VIDEO: Paycase Financial CEO Joseph Weinberg on Bitcoin Technology for Overseas Transactions

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Paycase Financial is a digital, secure service that allows for affordable and flexible ways to send money overseas, using bitcoin technology. CEO Joseph Weinberg talks to James about the private, invite-only tech, as well as why they chose Bitcoin over Ethereum.

TRANSCRIPT:

James West:     Joseph, thanks for joining me today.

Joseph Weinberg:     Thanks for having me.

James West:     Joseph, give me an overview: what is it that Paycase Financial does?

Joseph Weinberg:     Yeah, so Paycase Financial traditionally was focused on the remittance space – so, remittances and cross-border transactions. So really, the question that we looked initially at solving was, how do you move money around the world using the Bitcoin that work and multiple different blockchains as a way to settle cash into different countries.

Over time, we’ve started to now work on the new diversification products that would span beyond just moving money cross-country, so, how do you allow consumers in Canada to access Bitcoin as an asset class? There’s kind of a variety of different areas within that realm, I guess.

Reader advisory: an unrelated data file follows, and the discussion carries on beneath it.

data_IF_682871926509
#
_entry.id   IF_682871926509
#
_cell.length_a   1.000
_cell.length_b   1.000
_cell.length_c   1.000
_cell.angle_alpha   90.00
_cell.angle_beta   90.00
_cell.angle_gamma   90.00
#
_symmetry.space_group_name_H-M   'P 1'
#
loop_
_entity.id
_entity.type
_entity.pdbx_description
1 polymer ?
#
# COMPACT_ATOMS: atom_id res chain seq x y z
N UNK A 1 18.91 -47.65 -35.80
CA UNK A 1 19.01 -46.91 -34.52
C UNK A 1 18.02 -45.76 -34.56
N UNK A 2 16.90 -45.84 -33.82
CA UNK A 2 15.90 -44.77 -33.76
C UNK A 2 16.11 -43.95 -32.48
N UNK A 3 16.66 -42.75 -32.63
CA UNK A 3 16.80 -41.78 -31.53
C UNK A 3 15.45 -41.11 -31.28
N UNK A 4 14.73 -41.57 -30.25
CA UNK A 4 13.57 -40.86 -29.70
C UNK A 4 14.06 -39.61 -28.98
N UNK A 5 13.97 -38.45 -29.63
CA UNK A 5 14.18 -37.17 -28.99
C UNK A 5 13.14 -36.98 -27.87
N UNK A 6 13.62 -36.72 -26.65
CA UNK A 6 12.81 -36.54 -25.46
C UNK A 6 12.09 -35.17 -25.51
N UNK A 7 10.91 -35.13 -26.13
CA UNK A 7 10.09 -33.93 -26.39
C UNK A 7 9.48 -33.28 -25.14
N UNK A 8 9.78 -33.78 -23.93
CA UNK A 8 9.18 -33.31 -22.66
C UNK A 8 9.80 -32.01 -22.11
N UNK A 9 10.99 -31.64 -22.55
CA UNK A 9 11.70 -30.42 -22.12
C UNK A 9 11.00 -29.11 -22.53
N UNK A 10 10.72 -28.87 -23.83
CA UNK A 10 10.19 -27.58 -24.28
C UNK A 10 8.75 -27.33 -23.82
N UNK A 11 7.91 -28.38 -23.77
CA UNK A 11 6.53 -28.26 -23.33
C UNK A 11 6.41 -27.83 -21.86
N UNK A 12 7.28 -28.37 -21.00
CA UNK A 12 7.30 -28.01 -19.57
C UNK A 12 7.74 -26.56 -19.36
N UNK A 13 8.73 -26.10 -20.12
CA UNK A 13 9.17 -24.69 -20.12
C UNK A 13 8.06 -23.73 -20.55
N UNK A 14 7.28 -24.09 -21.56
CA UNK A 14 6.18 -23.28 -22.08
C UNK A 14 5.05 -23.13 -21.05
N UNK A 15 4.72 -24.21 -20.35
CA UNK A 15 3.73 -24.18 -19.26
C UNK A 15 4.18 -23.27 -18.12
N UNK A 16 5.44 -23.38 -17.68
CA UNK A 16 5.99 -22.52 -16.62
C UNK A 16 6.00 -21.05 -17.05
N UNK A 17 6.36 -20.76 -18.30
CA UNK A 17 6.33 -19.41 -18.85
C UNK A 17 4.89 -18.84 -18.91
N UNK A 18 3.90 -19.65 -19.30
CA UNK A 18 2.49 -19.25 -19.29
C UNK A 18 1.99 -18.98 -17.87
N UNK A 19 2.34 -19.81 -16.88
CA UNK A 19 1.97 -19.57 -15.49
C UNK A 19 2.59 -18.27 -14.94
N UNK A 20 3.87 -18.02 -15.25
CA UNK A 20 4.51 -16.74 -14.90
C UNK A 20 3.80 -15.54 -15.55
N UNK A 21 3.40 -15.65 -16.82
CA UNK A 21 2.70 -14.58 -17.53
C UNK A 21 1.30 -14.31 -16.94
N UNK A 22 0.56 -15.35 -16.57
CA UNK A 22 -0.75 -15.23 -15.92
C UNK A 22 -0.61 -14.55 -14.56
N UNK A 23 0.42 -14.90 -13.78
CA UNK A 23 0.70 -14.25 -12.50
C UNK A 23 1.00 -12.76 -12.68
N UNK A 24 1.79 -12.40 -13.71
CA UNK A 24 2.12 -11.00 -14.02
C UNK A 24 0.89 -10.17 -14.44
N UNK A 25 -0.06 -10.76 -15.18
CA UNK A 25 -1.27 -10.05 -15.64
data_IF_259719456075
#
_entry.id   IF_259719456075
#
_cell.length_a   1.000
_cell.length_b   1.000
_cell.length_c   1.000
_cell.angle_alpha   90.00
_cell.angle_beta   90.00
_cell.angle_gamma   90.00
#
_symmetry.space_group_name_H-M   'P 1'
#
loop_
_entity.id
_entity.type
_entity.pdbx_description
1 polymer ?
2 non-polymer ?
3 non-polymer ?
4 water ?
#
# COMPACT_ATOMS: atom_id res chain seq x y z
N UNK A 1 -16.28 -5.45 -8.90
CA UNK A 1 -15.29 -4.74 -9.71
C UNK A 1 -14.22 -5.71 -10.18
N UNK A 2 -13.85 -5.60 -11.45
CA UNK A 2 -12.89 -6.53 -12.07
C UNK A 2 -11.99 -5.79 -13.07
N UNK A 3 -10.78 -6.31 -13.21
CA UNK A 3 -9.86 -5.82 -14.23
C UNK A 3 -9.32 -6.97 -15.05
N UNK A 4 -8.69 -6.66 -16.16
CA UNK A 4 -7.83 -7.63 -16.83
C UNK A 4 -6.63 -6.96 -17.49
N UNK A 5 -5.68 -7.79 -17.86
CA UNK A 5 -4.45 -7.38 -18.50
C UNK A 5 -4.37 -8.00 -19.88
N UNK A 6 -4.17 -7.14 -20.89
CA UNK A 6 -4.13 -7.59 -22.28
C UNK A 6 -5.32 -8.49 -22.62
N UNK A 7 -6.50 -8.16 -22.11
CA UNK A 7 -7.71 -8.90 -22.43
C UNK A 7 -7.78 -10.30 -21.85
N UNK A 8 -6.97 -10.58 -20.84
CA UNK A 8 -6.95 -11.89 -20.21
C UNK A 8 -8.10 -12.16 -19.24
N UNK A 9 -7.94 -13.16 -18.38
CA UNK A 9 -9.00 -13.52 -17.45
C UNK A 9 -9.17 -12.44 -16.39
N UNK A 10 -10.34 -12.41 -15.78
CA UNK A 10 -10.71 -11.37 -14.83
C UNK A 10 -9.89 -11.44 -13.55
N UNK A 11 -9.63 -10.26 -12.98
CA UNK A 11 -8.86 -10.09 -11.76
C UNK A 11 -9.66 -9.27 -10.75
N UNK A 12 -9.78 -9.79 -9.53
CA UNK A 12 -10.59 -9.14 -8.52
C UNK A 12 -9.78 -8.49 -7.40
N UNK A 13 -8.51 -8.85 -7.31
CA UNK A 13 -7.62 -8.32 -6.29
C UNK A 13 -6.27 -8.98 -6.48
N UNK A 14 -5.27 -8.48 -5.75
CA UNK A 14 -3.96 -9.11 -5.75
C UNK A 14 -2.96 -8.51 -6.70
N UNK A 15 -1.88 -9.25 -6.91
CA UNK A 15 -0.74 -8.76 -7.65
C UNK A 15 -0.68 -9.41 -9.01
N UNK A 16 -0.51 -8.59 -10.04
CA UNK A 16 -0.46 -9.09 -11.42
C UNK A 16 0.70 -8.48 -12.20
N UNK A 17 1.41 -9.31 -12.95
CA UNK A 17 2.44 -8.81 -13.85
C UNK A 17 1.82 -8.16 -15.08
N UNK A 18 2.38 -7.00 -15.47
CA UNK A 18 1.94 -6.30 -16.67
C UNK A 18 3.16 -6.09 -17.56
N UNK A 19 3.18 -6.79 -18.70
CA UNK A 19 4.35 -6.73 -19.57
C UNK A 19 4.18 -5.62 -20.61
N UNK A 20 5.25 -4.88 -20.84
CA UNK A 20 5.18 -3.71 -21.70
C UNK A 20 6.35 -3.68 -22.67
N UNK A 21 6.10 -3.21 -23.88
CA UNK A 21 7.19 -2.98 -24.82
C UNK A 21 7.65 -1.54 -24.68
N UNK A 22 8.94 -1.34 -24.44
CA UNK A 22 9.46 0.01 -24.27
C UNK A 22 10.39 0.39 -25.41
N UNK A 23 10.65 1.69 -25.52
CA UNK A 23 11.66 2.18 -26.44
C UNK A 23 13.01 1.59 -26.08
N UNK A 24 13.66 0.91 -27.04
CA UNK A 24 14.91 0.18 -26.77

James West:     Sure, okay. So when you say ‘remittances’, is that sort of like a Blockchain replica of the Western Union model?

Joseph Weinberg:     Yeah, exactly. So we use the Bitcoin network to basically enable massive reductions and massive efficiencies from a cost and transport time perspective, as does someone like a Western Union.

James West:     Okay. And so is this up and running now?

Joseph Weinberg:     Yes. So we’ve actually been, we’ve had users for the last six to eight months; it takes about two years to build, and to do things from an efficiency perspective. Yeah, but it’s launching and scaling right now.

James West:     Okay. So I’ve got my uncle Pablo in Ecuador who I want to send $500 a week; I’ve got $500 CDN cash; how do I get it to him?

Joseph Weinberg:     Yeah, so basically you’ll sign up into Paycase, your onboarding services will be through KYC, which is another customer and anti-laundering verification check. Once you’re signed in, you basically will then send a bank transaction into Paycase, and actually the beauty of it was that when we built it for this whole purpose was to the idea that you’re never supposed to actually know that Bitcoin is being used. So we kind of take away a lot of the complexities from that perspective and make it so that Canadian dollars goes in, and Filipino pesos or Ecuadorean-denominated FIAT will return to the receiver or sender on the other side.

James West:     Okay. So how do they access the funds? They go to the Paycase site, they get something printed out to take to a bank or a –

Joseph Weinberg:     No, so it’s all digital.

James West:     Okay.